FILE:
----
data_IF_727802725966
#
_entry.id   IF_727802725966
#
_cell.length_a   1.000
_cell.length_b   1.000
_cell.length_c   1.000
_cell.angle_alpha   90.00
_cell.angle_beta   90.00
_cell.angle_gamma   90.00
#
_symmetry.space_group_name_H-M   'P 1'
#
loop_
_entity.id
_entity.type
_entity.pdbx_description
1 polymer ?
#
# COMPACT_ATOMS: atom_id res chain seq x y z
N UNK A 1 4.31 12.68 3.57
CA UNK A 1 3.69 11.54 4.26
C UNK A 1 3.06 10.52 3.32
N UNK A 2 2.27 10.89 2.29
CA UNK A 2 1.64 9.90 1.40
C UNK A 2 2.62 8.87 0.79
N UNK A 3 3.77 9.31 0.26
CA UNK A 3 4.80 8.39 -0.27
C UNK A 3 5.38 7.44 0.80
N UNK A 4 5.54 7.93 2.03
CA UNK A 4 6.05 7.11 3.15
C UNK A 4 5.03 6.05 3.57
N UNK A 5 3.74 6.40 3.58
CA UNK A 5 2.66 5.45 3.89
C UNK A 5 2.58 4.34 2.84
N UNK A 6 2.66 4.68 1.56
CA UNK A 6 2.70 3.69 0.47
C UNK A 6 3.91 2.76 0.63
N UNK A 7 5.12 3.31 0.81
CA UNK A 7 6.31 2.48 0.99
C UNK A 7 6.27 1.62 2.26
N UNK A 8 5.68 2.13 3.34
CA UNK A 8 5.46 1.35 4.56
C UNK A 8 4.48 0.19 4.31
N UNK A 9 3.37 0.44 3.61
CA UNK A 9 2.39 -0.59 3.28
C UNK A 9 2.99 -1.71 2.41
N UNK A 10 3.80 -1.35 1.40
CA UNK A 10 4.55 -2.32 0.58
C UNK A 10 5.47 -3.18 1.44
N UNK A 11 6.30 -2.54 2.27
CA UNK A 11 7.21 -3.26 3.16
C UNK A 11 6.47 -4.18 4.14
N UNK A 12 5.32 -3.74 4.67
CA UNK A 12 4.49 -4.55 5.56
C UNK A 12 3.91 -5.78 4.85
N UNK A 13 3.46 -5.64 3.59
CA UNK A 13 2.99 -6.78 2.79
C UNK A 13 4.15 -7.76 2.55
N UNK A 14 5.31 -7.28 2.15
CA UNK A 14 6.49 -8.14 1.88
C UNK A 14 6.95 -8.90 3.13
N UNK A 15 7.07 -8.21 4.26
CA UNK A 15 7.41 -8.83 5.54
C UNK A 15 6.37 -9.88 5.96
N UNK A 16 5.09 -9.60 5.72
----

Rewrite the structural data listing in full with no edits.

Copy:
data_IF_727802725966
#
_entry.id   IF_727802725966
#
_cell.length_a   1.000
_cell.length_b   1.000
_cell.length_c   1.000
_cell.angle_alpha   90.00
_cell.angle_beta   90.00
_cell.angle_gamma   90.00
#
_symmetry.space_group_name_H-M   'P 1'
#
loop_
_entity.id
_entity.type
_entity.pdbx_description
1 polymer ?
#
# COMPACT_ATOMS: atom_id res chain seq x y z
N UNK A 1 4.31 12.68 3.57
CA UNK A 1 3.69 11.54 4.26
C UNK A 1 3.06 10.52 3.32
N UNK A 2 2.27 10.89 2.29
CA UNK A 2 1.64 9.90 1.40
C UNK A 2 2.62 8.87 0.79
N UNK A 3 3.77 9.31 0.26
CA UNK A 3 4.80 8.39 -0.27
C UNK A 3 5.38 7.44 0.80
N UNK A 4 5.54 7.93 2.03
CA UNK A 4 6.05 7.11 3.15
C UNK A 4 5.03 6.05 3.57
N UNK A 5 3.74 6.40 3.58
CA UNK A 5 2.66 5.45 3.89
C UNK A 5 2.58 4.34 2.84
N UNK A 6 2.66 4.68 1.56
CA UNK A 6 2.70 3.69 0.47
C UNK A 6 3.91 2.76 0.63
N UNK A 7 5.12 3.31 0.81
CA UNK A 7 6.31 2.48 0.99
C UNK A 7 6.27 1.62 2.26
N UNK A 8 5.68 2.13 3.34
CA UNK A 8 5.46 1.35 4.56
C UNK A 8 4.48 0.19 4.31
N UNK A 9 3.37 0.44 3.61
CA UNK A 9 2.39 -0.59 3.28
C UNK A 9 2.99 -1.71 2.41
N UNK A 10 3.80 -1.35 1.40
CA UNK A 10 4.55 -2.32 0.58
C UNK A 10 5.47 -3.18 1.44
N UNK A 11 6.30 -2.54 2.27
CA UNK A 11 7.21 -3.26 3.16
C UNK A 11 6.47 -4.18 4.14
N UNK A 12 5.32 -3.74 4.67
CA UNK A 12 4.49 -4.55 5.56
C UNK A 12 3.91 -5.78 4.85
N UNK A 13 3.46 -5.64 3.59
CA UNK A 13 2.99 -6.78 2.79
C UNK A 13 4.15 -7.76 2.55
N UNK A 14 5.31 -7.28 2.15
CA UNK A 14 6.49 -8.14 1.88
C UNK A 14 6.95 -8.90 3.13
N UNK A 15 7.07 -8.21 4.26
CA UNK A 15 7.41 -8.83 5.54
C UNK A 15 6.37 -9.88 5.96
N UNK A 16 5.09 -9.60 5.72